About a year after Byers began research, he decided, at he urging of a friend, to turn the project into a documentary--people would not only learn about Bryant's life, but be able to see and hear her, as well. Byers says finding footage of Bryant, widely considered the first dark-skinned sex symbol, was no easy task.

"Her story is emblematic of the hazards of the entertainment business of that particular era," Byers says. "A particular cocktail of race, skin color, of the transition of music from swing to jump blues...Joyce was America’s first dark-skinned woman promoted as a love goddess--today it doesn't seem that striking,but at the time it was revolutionary. Southern movie distributors protested, and said, 'we're not going to show this dark-skinned woman in our theaters,' and cut her scenes from the films. So, you can’t see her, you can’t hear here, and she left popular culture more than a half century ago. Combine those things, and you have someone who literally slipped through the cracks, but every single person you talk to from that time--Nancy Wilson, Maurice Hines--will say she was the most devastatingly powerful stage presence they'd ever seen."

In fact, Byers was so determined that people witness Bryant's performances that he put the project on hold for several years--until he discovered two "off-the-radar" television appearances Bryant made. "We've got them, and we're back in production, finishing the project," Byers says. "The project was about 70% complete in 2005, but I would've thrown myself off of a bridge if I'd wrapped it up with no quality vintage footage of her."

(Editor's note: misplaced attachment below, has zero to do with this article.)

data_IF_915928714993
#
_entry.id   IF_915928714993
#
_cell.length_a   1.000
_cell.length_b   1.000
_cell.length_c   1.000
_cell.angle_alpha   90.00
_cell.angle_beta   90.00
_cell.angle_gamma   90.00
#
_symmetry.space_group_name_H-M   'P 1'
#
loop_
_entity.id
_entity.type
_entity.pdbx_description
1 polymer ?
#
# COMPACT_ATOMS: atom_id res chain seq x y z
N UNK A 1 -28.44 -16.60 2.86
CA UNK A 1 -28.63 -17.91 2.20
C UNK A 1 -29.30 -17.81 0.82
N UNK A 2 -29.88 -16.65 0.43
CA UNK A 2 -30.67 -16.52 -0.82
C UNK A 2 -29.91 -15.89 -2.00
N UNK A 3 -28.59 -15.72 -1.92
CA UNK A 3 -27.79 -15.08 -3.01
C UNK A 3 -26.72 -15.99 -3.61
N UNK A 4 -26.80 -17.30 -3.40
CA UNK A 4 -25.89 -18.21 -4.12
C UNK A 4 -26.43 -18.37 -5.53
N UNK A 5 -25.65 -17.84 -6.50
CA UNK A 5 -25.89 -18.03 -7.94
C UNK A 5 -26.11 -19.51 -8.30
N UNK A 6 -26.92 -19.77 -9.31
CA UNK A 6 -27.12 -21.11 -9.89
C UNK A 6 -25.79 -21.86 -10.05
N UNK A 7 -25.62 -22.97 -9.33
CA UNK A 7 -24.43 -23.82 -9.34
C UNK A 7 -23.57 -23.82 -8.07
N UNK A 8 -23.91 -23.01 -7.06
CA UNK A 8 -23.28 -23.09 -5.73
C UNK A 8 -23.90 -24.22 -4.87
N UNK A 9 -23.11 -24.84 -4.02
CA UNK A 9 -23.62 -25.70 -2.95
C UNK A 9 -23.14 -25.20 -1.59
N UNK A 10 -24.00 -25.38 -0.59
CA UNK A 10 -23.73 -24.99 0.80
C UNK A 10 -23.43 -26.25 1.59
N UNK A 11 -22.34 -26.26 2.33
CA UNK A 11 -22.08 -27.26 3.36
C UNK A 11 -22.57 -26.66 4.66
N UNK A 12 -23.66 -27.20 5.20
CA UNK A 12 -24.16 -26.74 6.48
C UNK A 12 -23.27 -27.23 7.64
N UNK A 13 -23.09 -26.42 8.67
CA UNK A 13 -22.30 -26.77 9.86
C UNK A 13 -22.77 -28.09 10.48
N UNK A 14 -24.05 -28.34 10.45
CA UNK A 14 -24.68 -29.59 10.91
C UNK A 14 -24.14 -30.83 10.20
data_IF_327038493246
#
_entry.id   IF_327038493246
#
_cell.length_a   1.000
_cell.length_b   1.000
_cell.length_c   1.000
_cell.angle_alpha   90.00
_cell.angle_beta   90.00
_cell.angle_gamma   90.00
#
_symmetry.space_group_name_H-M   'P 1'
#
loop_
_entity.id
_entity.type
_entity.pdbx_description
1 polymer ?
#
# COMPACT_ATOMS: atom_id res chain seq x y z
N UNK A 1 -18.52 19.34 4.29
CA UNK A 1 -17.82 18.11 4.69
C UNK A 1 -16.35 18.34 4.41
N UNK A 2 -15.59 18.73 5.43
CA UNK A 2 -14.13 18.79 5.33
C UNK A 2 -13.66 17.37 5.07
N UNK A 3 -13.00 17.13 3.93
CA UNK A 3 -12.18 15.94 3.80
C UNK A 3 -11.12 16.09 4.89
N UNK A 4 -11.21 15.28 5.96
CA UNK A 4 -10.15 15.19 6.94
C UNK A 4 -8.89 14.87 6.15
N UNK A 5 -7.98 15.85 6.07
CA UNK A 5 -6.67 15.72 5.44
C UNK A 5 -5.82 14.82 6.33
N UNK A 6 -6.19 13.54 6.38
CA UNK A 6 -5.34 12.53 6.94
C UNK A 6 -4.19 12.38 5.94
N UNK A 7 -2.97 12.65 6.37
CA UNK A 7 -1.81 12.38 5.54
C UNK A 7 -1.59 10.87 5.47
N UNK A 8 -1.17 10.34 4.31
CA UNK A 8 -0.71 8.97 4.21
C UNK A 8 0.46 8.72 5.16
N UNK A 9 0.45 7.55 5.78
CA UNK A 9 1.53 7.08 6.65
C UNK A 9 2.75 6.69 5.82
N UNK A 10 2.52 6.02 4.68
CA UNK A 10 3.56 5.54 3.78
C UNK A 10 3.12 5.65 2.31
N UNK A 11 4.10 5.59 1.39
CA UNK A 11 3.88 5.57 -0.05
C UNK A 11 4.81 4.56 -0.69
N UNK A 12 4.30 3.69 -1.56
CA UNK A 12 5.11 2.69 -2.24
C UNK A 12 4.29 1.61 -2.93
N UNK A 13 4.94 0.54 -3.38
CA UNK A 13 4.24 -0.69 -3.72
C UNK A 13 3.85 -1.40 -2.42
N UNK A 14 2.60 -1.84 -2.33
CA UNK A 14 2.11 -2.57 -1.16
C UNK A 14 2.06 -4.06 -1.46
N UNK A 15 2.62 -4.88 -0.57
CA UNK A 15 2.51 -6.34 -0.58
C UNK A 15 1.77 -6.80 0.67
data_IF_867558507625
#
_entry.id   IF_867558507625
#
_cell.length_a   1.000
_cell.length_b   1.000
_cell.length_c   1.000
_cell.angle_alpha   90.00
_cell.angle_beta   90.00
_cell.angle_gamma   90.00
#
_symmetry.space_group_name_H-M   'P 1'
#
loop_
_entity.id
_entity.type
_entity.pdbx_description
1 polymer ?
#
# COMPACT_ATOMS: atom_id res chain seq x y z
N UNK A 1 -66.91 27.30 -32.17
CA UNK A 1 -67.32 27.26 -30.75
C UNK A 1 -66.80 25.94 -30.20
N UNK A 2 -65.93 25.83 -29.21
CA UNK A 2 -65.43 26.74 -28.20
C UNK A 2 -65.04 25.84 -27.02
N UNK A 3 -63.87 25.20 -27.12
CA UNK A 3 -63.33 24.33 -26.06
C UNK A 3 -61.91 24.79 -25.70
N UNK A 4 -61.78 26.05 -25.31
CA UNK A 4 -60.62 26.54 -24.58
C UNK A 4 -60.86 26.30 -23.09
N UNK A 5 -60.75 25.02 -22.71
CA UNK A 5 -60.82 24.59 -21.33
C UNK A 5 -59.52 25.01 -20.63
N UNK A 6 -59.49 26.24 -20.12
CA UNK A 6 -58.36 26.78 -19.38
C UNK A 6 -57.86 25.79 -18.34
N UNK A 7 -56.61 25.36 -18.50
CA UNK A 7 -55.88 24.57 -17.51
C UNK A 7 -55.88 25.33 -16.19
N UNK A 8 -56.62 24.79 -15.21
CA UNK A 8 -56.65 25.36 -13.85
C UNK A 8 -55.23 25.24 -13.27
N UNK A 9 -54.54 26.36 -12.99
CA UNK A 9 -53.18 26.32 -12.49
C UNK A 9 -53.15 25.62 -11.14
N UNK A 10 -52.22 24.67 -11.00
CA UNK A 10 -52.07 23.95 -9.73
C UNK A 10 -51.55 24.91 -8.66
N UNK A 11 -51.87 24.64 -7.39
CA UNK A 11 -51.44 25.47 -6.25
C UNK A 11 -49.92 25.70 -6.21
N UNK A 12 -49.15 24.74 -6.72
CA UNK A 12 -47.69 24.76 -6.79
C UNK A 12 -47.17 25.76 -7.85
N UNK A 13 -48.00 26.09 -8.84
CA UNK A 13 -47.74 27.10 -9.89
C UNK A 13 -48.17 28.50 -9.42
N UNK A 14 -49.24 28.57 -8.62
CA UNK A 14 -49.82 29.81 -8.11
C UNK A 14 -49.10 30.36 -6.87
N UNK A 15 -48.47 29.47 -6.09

So, next year, the film will be complete and people will finally know more about a woman who once hung out with Sammy David Jr. and Eartha Kitt, but whose fame had been so deeply buried that not even her own relatives knew its full extent.

"Upon meeting her, we did a lot of filming at her niece’s home, and I brought a book with clippings from Life, Time, the multiple covers in the Johnson publications, like Jet. Her niece's jaw was on the floor. She was like, 'We knew she was a singer, but...Auntie that's you in Life magazine!' I think they thought she sang at a lounge at the airport or something."

"People look back and say, 'She couldn't have been that big--she didn't have any record hits, she's not on film,'" Byers continues. "But talk to the people who were there. I think with her being so ill-documented by visual media, with her records being banned, I really think it has relegated her to a singularly deep obscurity."